New Zealand’s banks are leading the way when it comes to customer service, but telecommunications companies have a long way to go, according to a comprehensive new survey from Colmar Brunton.
One-third of respondents to the Colmar Brunton Customer Experiences Survey said they have had a particularly good experience when dealing with their bank in the past 12 months.
But one in five New Zealand consumers report having had a negative experience when dealing with their telco provider in the same period, with phone companies contributing one-third of all bad customer experiences. In addition, particularly bad telco experiences outnumber particularly good ones by four to one.
“Banks and airlines have done a great job of ‘onlining’ and automating the service experience in a way that feels both personal and customised,” according to Dick Brunton, the joint founder and current chairman of Colmar Brunton.
“But businesses should be wary of going down the automation track without considering how it feels to the consumer. Telcos are widely criticised for automating their phone systems in a way that is cold, impersonal and actually makes it harder for consumers to interact with them.”
Respondents cited the following Kiwi companies when asked to name one business that they feel is the most dedicated to providing the customer with the best possible service:
Mr Brunton says how companies handle the transition to online and telephone customer service is increasingly key to how consumers perceive them. ASB has been a leader in this area and has been first to establish the first virtual bank branch via Facebook, through which a customer can book an appointment with a virtual staff member online and have a web-based conversation.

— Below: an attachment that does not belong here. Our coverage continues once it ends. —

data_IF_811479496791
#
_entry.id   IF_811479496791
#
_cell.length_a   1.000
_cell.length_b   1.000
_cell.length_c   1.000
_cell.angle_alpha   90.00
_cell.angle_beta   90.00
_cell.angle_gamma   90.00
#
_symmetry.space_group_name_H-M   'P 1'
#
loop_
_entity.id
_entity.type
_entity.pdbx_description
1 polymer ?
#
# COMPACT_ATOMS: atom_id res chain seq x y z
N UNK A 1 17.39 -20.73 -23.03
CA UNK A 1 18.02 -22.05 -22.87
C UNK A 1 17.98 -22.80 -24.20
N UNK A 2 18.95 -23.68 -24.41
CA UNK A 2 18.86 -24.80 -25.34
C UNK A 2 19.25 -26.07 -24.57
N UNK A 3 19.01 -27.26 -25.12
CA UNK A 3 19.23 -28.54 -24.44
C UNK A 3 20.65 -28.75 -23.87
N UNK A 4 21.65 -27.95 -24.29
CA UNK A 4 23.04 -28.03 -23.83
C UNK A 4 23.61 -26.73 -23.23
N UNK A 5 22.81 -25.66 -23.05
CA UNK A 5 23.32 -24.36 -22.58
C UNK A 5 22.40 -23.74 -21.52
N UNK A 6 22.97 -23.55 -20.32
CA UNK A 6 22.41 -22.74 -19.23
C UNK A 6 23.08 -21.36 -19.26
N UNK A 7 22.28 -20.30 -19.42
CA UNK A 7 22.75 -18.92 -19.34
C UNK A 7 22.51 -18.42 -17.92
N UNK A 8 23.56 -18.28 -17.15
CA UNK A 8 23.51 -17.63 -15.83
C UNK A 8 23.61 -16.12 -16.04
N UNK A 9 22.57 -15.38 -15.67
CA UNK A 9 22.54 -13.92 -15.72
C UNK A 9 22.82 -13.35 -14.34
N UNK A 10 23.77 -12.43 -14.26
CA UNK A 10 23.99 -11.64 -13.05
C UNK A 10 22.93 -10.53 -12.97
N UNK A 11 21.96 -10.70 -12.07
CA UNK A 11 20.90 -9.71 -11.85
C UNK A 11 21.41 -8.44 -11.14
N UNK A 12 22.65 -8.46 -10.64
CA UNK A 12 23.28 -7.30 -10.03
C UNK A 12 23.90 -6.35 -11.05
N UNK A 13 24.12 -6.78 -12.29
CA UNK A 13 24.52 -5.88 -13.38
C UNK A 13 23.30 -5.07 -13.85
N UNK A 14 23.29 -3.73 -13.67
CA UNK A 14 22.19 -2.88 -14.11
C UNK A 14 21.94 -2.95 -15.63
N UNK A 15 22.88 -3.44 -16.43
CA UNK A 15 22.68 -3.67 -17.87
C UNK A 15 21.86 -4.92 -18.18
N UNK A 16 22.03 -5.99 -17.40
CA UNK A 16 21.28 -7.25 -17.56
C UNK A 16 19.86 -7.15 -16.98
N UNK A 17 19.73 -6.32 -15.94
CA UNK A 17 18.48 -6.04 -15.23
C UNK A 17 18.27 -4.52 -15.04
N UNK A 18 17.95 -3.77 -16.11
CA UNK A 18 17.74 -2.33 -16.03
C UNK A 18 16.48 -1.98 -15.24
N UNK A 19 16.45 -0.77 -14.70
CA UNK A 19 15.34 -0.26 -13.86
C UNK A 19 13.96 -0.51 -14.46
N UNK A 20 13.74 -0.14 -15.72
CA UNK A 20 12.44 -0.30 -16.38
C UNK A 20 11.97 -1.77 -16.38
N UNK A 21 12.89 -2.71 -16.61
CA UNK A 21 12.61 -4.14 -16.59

There is also strong evidence that a customer-driven approach is better for a company’s bottom line than a purely profit driven one. Brunton said that the world’s best brand builders have a relentless commitment to customer experience excellence.
“Organisations that authentically put the customer first build more brand value for their shareholders than those who put shareholders first,” he says.
Overall the personal customer experience in New Zealand has improved in the past five years. That’s mainly because of a significant reduction in negative customer experiences to 59 per cent this year, from 72 per cent in 2006 when the survey was last conducted.
But a bad customer experience can still be dangerous to corporate reputations and earnings; respondents are twice as likely to tell others about a bad experience than a good one. They also have more tools to do so with the proliferation of social media.
“The adoption of social media means that consumers are sharing their experiences, good and bad, through a forum which lives on well after the original incident has been forgotten,” Mr Brunton adds. “The stories, and detail that respondents offered when explaining their negative experiences, demonstrates a real viral danger, as stories take on more meaning than the initial experience as they are passed along.
“Still, New Zealanders are reasonably forgiving of a problem with customer service, but what really matters to them is how it’s handled and resolved. In fact, pulling out all the stops to remedy a situation is the biggest driver for great customer experiences.”
Mr Brunton notes the survey shows that companies which make the commitment can turn around their customer experience. Banks this time around contributed 37 per cent of all particularly good experiences cited by the survey respondents. But five years ago, that figure was just 24 per cent.
Colmar Brunton’s Distinctive Customer Experiences in New Zealand study surveyed a nationally representative sample of 1020 New Zealanders aged 15 years and over. It was conducted in July and August 2010.